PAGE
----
When Not to Pray
Q. The Scriptures say that we should be praying continually. But might there ever be a time when we are supposed not to pray?
A. After the mighty victory at Jericho, it was abundantly clear that God was fighting for His people as they entered the land of Canaan. God had promised Joshua: "No-one will be able to stand against you all the days of your life" (Josh.1:5), so nothing could stop them now. Except one thing -- sin in the camp. After a humiliating defeat at Ai, "Joshua tore his clothes and fell face down to the ground before the ark of Yahweh" and began to complain to the Lord about how He had let them down (Josh.7:6-9).
Now, normally prayer is a good thing, especially in such times of great need as this. Yet God rebuked Joshua for praying! There is a time to pray, and a time not to pray. Joshua should have remembered that God's promise had a condition: "Do not let this Book of the Law (Torah) depart from your mouth... that you may be careful to do everything written in it. Then you will be prosperous and successful" (Josh.1:8). Their lack of success at Ai could, therefore, only have resulted from their disobedience. Joshua, as leader, should have realised this and should have proceeded to punish those responsible. Instead, here he was grovelling and complaining with his face on the ground.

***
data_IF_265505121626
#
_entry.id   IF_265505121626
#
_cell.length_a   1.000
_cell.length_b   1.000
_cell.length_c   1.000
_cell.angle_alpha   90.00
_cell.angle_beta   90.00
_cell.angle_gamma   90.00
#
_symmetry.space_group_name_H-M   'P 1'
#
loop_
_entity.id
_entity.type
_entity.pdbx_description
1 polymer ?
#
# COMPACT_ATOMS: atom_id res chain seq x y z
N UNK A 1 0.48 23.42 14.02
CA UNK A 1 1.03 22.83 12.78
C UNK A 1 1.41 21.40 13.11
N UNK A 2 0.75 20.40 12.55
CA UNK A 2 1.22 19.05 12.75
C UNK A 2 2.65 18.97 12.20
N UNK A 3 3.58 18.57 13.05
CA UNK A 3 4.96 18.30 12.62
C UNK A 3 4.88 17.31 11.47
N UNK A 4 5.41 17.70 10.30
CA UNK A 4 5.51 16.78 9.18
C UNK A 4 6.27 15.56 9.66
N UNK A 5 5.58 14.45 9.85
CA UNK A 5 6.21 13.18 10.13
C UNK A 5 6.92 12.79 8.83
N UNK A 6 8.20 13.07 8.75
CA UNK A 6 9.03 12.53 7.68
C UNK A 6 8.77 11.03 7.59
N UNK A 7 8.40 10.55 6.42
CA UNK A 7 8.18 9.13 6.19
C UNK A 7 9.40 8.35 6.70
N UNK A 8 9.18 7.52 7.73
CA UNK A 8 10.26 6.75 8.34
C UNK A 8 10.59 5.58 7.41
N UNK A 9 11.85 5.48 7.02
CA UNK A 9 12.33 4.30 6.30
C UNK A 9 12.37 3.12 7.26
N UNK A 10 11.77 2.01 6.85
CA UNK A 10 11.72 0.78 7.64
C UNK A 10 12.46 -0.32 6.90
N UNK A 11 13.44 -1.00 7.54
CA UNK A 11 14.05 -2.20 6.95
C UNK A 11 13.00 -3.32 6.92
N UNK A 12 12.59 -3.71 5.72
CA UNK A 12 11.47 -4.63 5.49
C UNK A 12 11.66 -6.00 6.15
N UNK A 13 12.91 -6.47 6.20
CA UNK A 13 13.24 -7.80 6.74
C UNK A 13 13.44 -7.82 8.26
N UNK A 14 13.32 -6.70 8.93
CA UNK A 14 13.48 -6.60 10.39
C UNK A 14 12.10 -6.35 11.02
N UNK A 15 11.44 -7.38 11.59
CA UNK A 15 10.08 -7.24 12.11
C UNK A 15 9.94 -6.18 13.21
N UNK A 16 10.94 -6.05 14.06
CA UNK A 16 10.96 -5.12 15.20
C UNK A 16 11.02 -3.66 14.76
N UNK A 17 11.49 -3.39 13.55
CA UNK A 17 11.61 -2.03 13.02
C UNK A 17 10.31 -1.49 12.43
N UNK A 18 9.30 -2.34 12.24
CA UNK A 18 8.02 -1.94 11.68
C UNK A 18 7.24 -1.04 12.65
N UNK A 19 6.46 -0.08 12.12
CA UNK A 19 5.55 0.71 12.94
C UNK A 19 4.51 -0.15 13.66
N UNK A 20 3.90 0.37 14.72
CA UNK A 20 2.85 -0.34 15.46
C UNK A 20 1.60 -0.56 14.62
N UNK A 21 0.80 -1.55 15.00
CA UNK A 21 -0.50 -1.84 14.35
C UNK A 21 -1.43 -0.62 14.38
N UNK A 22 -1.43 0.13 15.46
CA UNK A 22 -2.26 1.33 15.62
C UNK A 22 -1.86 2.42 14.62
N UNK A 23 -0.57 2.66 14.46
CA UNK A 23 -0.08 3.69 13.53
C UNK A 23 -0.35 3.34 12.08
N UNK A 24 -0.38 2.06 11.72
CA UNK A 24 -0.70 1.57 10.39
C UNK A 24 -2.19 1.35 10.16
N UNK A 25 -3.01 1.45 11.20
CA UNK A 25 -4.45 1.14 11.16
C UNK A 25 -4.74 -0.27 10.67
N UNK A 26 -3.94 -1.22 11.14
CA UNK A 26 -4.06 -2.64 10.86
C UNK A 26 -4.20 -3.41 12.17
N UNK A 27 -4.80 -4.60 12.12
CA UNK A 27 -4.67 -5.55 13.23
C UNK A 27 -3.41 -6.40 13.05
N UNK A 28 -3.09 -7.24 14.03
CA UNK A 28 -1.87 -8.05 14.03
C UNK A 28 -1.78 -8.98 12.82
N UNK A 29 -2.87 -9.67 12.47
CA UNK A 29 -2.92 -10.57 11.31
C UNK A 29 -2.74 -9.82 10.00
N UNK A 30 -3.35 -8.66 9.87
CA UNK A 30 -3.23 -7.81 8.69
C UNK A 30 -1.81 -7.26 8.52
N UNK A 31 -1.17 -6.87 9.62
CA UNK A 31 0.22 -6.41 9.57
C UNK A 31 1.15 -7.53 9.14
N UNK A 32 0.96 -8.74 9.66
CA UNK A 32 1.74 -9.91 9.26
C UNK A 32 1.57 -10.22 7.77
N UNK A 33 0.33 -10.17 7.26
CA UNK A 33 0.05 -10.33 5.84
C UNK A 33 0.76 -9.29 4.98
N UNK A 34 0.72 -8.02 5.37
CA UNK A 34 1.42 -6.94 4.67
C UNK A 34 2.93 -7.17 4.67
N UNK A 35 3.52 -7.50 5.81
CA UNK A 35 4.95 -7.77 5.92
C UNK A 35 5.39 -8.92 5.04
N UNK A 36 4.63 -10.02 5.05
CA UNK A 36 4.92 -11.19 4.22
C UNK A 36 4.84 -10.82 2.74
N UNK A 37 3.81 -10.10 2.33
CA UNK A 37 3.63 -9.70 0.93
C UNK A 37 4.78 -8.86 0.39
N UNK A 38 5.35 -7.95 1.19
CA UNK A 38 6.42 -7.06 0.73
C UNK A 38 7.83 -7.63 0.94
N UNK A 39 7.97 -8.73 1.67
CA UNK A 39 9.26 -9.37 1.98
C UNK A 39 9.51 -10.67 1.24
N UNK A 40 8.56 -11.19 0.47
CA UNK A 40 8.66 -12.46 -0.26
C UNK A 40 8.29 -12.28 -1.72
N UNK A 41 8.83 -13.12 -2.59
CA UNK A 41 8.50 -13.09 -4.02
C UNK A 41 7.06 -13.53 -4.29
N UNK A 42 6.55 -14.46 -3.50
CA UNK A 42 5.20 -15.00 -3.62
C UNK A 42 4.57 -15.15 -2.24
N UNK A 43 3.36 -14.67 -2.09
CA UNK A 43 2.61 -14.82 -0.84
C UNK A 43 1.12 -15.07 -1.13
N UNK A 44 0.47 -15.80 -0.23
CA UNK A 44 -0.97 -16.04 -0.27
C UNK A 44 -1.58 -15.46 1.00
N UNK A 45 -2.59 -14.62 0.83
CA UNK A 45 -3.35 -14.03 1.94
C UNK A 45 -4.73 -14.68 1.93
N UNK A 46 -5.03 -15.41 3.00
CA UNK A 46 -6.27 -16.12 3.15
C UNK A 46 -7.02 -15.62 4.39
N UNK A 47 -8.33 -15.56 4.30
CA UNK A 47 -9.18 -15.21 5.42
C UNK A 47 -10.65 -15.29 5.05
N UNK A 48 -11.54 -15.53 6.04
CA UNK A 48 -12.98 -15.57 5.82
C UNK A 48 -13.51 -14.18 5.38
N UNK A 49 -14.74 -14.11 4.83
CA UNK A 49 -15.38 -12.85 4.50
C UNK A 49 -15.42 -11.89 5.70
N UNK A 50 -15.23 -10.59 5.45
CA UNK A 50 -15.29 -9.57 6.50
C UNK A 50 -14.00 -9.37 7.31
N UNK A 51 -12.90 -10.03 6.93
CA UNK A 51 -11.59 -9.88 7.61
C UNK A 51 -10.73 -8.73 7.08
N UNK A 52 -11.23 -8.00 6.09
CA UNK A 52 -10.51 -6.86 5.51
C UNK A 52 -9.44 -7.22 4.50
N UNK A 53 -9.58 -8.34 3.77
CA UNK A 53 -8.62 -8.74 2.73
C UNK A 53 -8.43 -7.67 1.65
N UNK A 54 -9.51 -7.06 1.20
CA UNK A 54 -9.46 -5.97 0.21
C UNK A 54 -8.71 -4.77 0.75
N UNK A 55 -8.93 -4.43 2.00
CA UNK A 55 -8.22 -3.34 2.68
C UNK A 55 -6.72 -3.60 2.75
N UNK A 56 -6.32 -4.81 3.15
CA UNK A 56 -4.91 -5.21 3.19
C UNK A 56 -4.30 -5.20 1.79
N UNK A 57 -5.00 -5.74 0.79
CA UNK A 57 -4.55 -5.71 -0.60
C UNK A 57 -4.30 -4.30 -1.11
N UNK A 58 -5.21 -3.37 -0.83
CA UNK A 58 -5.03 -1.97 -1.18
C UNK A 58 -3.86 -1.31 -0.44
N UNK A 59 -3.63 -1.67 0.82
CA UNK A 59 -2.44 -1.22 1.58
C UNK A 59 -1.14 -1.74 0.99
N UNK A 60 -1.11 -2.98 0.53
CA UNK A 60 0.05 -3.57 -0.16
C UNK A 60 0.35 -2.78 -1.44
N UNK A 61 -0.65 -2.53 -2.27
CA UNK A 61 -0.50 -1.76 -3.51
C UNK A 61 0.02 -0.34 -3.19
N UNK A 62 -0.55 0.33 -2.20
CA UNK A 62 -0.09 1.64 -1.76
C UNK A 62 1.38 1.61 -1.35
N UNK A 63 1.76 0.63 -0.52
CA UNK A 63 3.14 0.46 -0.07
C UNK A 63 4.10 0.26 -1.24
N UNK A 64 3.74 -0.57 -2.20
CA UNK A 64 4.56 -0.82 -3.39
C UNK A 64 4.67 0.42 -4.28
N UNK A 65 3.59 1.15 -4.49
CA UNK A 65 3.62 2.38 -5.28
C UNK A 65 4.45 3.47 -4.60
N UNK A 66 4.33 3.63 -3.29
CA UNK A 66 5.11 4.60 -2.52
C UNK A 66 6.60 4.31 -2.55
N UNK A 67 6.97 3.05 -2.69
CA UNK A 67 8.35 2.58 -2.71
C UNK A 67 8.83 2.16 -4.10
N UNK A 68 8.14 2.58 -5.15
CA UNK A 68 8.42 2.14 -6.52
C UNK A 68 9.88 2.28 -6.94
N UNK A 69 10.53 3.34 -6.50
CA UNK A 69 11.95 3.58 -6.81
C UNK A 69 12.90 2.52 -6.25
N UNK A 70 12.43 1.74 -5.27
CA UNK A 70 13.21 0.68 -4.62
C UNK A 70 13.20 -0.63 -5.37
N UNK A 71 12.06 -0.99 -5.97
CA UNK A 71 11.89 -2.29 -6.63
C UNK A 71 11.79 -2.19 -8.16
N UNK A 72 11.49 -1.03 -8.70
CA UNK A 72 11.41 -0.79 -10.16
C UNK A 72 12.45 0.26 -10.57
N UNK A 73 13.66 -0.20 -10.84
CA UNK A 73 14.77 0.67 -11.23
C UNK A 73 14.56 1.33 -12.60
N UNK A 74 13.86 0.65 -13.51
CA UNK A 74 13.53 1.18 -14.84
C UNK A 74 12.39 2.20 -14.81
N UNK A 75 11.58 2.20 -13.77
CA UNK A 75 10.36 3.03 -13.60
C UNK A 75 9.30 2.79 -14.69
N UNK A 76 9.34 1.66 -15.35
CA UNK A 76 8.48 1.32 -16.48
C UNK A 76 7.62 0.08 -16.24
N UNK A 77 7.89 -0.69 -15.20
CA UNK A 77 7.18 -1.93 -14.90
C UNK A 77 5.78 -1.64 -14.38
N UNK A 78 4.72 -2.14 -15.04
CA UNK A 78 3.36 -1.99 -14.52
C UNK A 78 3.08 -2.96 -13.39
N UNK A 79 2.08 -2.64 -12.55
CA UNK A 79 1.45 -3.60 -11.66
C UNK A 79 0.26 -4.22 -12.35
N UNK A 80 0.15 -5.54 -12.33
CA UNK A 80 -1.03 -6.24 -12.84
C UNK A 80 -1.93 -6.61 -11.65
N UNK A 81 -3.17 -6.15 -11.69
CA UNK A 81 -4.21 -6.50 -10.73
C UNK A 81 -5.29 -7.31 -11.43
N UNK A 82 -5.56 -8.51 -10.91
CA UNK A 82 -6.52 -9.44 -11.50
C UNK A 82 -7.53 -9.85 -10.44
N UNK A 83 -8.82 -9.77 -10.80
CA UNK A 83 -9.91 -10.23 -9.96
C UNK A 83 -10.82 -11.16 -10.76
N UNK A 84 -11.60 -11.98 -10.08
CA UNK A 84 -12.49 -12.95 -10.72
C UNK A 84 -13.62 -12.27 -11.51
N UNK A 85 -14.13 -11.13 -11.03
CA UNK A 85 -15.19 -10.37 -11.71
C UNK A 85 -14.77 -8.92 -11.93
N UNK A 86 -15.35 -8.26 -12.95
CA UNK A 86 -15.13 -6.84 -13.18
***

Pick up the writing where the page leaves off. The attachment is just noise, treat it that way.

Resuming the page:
As soon as Joshua had done what he should have done in the first place, and purged the guilty ones from the company, then God gave them a great victory over those who had once defeated them. After the triumph over Ai, Joshua gathered all the people again, and read to them "all the words of the Law (Torah)" (Josh.8:34). We have no right to pray if we are harbouring known sin. Even if there is no known sin, unanswered prayer is at least a cause for careful self-examination.
This page was created on 16 October 1997
Last updated on 26 February 1998
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